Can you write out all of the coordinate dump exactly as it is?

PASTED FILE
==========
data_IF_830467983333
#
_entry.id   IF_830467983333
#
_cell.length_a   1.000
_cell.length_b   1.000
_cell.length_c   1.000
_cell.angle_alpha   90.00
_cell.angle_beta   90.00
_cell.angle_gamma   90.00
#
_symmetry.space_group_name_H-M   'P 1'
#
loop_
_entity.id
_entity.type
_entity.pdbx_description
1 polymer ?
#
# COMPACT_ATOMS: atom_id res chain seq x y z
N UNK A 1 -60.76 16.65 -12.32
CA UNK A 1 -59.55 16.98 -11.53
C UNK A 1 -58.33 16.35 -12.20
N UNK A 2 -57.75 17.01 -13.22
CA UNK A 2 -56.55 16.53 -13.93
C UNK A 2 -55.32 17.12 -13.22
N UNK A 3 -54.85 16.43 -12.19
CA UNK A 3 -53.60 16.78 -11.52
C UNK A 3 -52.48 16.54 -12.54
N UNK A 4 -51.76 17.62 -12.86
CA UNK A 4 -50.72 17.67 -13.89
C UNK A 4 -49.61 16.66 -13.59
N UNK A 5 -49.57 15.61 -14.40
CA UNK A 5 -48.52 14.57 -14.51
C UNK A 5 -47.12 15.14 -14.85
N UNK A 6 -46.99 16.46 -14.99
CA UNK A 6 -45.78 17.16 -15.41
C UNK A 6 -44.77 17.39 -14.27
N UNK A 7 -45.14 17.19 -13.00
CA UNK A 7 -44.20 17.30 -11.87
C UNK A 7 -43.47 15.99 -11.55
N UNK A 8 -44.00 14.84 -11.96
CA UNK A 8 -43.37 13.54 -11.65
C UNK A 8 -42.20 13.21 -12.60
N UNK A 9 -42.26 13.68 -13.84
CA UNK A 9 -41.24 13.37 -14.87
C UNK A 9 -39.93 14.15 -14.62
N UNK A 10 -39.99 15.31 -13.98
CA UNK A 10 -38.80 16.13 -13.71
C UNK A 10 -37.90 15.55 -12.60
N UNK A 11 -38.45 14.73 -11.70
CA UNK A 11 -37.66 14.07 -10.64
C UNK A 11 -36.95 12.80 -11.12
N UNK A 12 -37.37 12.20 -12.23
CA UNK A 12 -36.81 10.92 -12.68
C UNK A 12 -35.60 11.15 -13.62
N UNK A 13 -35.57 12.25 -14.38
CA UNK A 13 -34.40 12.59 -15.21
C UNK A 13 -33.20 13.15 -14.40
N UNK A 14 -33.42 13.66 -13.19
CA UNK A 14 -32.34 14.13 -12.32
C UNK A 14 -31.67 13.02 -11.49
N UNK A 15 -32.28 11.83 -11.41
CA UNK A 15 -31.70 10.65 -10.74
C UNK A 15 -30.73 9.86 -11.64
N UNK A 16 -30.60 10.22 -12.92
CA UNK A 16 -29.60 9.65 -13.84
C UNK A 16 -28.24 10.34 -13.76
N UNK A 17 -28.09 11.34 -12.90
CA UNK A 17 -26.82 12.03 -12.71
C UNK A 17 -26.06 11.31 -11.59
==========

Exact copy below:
data_IF_830467983333
#
_entry.id   IF_830467983333
#
_cell.length_a   1.000
_cell.length_b   1.000
_cell.length_c   1.000
_cell.angle_alpha   90.00
_cell.angle_beta   90.00
_cell.angle_gamma   90.00
#
_symmetry.space_group_name_H-M   'P 1'
#
loop_
_entity.id
_entity.type
_entity.pdbx_description
1 polymer ?
#
# COMPACT_ATOMS: atom_id res chain seq x y z
N UNK A 1 -60.76 16.65 -12.32
CA UNK A 1 -59.55 16.98 -11.53
C UNK A 1 -58.33 16.35 -12.20
N UNK A 2 -57.75 17.01 -13.22
CA UNK A 2 -56.55 16.53 -13.93
C UNK A 2 -55.32 17.12 -13.22
N UNK A 3 -54.85 16.43 -12.19
CA UNK A 3 -53.60 16.78 -11.52
C UNK A 3 -52.48 16.54 -12.54
N UNK A 4 -51.76 17.62 -12.86
CA UNK A 4 -50.72 17.67 -13.89
C UNK A 4 -49.61 16.66 -13.59
N UNK A 5 -49.57 15.61 -14.40
CA UNK A 5 -48.52 14.57 -14.51
C UNK A 5 -47.12 15.14 -14.85
N UNK A 6 -46.99 16.46 -14.99
CA UNK A 6 -45.78 17.16 -15.41
C UNK A 6 -44.77 17.39 -14.27
N UNK A 7 -45.14 17.19 -13.00
CA UNK A 7 -44.20 17.30 -11.87
C UNK A 7 -43.47 15.99 -11.55
N UNK A 8 -44.00 14.84 -11.96
CA UNK A 8 -43.37 13.54 -11.65
C UNK A 8 -42.20 13.21 -12.60
N UNK A 9 -42.26 13.68 -13.84
CA UNK A 9 -41.24 13.37 -14.87
C UNK A 9 -39.93 14.15 -14.62
N UNK A 10 -39.99 15.31 -13.98
CA UNK A 10 -38.80 16.13 -13.71
C UNK A 10 -37.90 15.55 -12.60
N UNK A 11 -38.45 14.73 -11.70
CA UNK A 11 -37.66 14.07 -10.64
C UNK A 11 -36.95 12.80 -11.12
N UNK A 12 -37.37 12.20 -12.23
CA UNK A 12 -36.81 10.92 -12.68
C UNK A 12 -35.60 11.15 -13.62
N UNK A 13 -35.57 12.25 -14.38
CA UNK A 13 -34.40 12.59 -15.21
C UNK A 13 -33.20 13.15 -14.40
N UNK A 14 -33.42 13.66 -13.19
CA UNK A 14 -32.34 14.13 -12.32
C UNK A 14 -31.67 13.02 -11.49
N UNK A 15 -32.28 11.83 -11.41
CA UNK A 15 -31.70 10.65 -10.74
C UNK A 15 -30.73 9.86 -11.64
N UNK A 16 -30.60 10.22 -12.92
CA UNK A 16 -29.60 9.65 -13.84
C UNK A 16 -28.24 10.34 -13.76
N UNK A 17 -28.09 11.34 -12.90
CA UNK A 17 -26.82 12.03 -12.71
C UNK A 17 -26.06 11.31 -11.59